Daniel Johnson 82 0.157 4 0.4
Greg Allen 74 0.111 5 0.2

Cleveland has 10 outfielders currently on their 40-man roster. ZiPS projects Santana to have the second-best bat out of this group, but his atrocious defense curtails his overall value to the team. Zimmer and Naquin are both working back from serious injuries, so their availability is up in the air. If Reyes is installed as the regular designated hitter, that leaves Mercado and Luplow as the other two outfielders projected to be more valuable than Santana. The remaining four players all have their warts but each provide Cleveland with plenty of options should they need it.

Santana himself isn’t free of any lingering questions about his abilities either. After a breakout season in 2017, he found himself relegated to a part-time role the next year after the Brewers added Christian Yelich and Lorenzo Cain to their outfield. Santana had a full-time role again after a trade to Seattle prior to the 2019 season, but a lingering elbow injury curtailed a promising start to the year and he ended up contributing exactly zero wins in over 500 plate appearances.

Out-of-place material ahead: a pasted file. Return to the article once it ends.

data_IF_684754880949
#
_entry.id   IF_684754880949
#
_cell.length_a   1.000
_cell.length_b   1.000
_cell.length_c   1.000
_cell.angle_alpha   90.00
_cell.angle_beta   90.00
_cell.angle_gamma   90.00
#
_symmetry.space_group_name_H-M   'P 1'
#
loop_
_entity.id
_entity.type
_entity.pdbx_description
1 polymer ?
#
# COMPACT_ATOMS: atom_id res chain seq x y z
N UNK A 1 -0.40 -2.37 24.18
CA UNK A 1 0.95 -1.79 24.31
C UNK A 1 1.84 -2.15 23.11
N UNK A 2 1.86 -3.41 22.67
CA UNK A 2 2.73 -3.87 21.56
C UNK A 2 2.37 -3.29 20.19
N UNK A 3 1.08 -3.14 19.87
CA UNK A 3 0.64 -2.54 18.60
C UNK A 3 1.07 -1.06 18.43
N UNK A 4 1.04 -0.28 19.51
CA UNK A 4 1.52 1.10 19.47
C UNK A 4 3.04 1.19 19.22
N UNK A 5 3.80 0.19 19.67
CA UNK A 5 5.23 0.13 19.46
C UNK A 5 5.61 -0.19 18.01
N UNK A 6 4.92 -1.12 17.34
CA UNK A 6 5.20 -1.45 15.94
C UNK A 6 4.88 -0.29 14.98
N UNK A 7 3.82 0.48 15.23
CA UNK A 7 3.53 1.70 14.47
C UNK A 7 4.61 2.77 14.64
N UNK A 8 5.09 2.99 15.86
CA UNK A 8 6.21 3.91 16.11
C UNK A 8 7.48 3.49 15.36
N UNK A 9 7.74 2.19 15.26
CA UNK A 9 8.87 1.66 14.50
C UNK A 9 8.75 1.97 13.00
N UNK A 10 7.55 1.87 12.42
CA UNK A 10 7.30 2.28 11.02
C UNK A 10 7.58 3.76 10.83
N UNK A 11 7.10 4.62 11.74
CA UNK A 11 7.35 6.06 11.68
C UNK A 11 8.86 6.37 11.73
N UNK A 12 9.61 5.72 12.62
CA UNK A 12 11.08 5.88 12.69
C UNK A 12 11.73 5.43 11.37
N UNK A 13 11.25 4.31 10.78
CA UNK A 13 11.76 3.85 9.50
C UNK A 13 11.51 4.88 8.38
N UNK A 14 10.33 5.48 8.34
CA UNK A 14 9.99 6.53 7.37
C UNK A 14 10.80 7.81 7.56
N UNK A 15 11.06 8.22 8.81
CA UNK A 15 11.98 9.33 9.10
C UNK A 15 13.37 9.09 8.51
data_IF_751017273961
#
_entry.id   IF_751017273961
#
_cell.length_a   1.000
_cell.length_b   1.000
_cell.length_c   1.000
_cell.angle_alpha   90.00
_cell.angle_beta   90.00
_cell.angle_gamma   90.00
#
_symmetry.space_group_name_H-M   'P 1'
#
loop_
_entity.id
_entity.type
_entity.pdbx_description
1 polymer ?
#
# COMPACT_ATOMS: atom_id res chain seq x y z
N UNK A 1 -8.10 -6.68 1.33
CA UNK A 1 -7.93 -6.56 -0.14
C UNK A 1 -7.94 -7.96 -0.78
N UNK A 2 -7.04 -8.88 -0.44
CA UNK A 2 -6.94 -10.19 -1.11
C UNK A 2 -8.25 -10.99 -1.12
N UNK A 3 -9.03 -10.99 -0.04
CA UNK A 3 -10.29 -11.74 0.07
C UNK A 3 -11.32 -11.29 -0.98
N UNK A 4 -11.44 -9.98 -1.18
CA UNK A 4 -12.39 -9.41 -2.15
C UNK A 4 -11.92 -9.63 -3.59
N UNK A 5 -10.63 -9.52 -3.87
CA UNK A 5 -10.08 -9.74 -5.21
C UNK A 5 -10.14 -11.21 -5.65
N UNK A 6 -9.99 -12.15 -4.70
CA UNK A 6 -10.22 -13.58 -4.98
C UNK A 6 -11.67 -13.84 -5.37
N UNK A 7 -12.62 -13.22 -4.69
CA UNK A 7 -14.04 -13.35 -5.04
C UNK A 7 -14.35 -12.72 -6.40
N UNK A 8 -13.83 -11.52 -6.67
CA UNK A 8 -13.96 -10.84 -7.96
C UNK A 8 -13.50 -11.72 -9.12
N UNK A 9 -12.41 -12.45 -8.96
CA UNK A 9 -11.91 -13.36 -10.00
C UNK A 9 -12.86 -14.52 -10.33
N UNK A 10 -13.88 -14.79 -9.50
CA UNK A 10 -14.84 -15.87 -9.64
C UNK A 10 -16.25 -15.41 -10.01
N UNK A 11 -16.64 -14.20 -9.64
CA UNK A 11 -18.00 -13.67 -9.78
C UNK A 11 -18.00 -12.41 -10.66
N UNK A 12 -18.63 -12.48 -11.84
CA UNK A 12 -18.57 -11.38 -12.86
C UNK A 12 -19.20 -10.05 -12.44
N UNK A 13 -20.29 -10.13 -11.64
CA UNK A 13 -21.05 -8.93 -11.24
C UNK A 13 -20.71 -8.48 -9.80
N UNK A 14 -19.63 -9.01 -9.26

In many ways, adding Santana feels a bit redundant with Reyes already on the roster. They’re both right-handed, bat-first sluggers with below-average contact abilities. It is likely that Santana’s injury last season diminished his power output. Through the end of July, he had posted a 119 wRC+ with an ISO over .200 and a strikeout rate just over 30%, but he collected just three hits in 51 plate appearances over the final two months of the season. If he’s completely healthy, Cleveland added a potent bat to their lineup on a very affordable contract.

The real sticking point with Santana has been his defense. With the Mariners, he was pushed into left field after playing right field for most of his career. He really struggled with the switch in positions and was the worst fielding left fielder per UZR and the fourth-worst per DRS last year. After Mitch Haniger went down with his unfortunate injury, Santana was shifted back to right field and fared a little better, though he was still far below average with the glove.

If Reyes wasn’t already on the roster, Santana would have made for a perfect candidate to take regular at-bats as the designated hitter. Instead, Cleveland will likely send Santana out to left field with some sort of platoon involving Luplow in right. It’s possible Santana’s bat rebounds enough to provide real value to Cleveland that outweighs his defensive deficiencies — after all, he was worth more than three wins in 2017 despite the poor defense. And despite all the risk that Santana ends up being a flop, the club also has plenty of replacements ready should that turn out to be the case.

Jake Mailhot is a contributor to FanGraphs. A long-suffering Mariners fan, he also writes about them for Lookout Landing. Follow him on Twitter @jakemailhot.

newest oldest most voted

Little surprised how much ZiPS consistently dislikes Mercado.


He’s more of a “good enough at everything” rather than a great at something type. More skills than tools. Supporting cast rather than featured player.